The Curious Incident of the Dog in the Night-Time

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Doubleday, 2003 - Fiction - 226 pages
811 Reviews
Christopher John Francis Boone knows all the countries of the world and their capitals and every prime number up to 7,057. He relates well to animals but has no understanding of human emotions. He cannot stand to be touched. Although gifted with a superbly logical brain, Christopher is autistic. Everyday interactions and admonishments have little meaning for him. Routine, order and predictability shelter him from the messy, wider world. Then, at fifteen, Christopher’s carefully constructed world falls apart when he finds his neighbor’s dog, Wellington, impaled on a garden fork, and he is initially blamed for the killing.

Christopher decides that he will track down the real killer and turns to his favorite fictional character, the impeccably logical Sherlock Holmes, for inspiration. But the investigation leads him down some unexpected paths and ultimately brings him face to face with the dissolution of his parents’ marriage. As he tries to deal with the crisis within his own family, we are drawn into the workings of Christopher’s mind.

And herein lies the key to the brilliance of Mark Haddon’s choice of narrator: The most wrenching of emotional moments are chronicled by a boy who cannot fathom emotion. The effect is dazzling, making for a novel that is deeply funny, poignant, and fascinating in its portrayal of a person whose curse and blessing is a mind that perceives the world literally.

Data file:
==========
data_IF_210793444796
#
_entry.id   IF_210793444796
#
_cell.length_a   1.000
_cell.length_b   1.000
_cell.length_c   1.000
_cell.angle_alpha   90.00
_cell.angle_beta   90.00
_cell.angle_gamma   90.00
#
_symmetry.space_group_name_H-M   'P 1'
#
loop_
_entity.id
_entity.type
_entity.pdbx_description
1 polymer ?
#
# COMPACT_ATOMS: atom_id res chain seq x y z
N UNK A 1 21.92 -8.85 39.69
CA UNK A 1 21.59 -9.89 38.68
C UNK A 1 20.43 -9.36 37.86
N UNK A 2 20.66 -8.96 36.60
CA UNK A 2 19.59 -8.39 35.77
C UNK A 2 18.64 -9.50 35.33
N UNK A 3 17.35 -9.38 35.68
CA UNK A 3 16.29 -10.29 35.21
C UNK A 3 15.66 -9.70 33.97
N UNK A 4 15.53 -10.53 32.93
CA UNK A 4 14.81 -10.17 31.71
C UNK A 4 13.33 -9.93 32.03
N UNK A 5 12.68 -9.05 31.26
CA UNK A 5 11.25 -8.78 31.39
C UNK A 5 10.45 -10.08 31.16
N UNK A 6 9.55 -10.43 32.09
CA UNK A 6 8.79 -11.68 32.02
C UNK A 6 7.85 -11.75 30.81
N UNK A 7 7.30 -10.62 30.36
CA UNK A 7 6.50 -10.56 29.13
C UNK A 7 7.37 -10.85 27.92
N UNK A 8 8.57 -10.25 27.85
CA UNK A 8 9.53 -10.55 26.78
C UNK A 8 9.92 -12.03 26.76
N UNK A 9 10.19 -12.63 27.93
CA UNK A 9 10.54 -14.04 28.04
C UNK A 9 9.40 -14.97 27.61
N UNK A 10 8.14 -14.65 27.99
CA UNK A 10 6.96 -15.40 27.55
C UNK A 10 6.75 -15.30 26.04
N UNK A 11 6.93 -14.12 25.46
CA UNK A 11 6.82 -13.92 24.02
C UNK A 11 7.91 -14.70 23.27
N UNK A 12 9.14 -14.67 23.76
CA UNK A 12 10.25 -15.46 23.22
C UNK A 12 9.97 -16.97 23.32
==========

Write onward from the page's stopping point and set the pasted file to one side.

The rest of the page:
The Curious Incident of the Dog in the Night-Tim
e is one of the freshest debuts in years: a comedy, a heartbreaker, a mystery story, a novel of exceptional literary merit that is great fun to read.
  

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5 stars
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4 stars
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3 stars
126
2 stars
27
1 star
11

Short, easy to read, and affecting. - LibraryThing
Plot, prose at times a bit dull. - LibraryThing
Interesting premise and story. - LibraryThing
Another weakness is the ending. - LibraryThing
I really like the writer point of view in the story. - LibraryThing
A brilliant insight. - LibraryThing

LibraryThing Review

User Review  - Zumbanista - LibraryThing

Good Premise But Mediocre Plot A decent enough concept but not sure what all the fuss is about. Telling the story from Christopher's point of view was refreshing and courageous. Unlike those who ... Read full review

LibraryThing Review

User Review  - GovMarley - LibraryThing

“Prime numbers are what is left when you have taken all the patterns away. I think prime numbers are like life. They are very logical but you could never work out the rules, even if you spent all your ... Read full review

All 13 reviews »

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Contents

numbers I 2 3 4 i and so on But I have decided to give my chapters prime numbers 2 3 5 7 11 13 and so on because I like prime numbers This is ho...
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etc Then you take away all the numbers that are multiples of 2
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About the author (2003)

MARK HADDONis a writer and illustrator of numerous award-winning children’s books and television screenplays. As a young man, Haddon worked with autistic individuals. He teaches creative writing for the Arvon Foundation and at Oxford University. He lives in Oxford, England.


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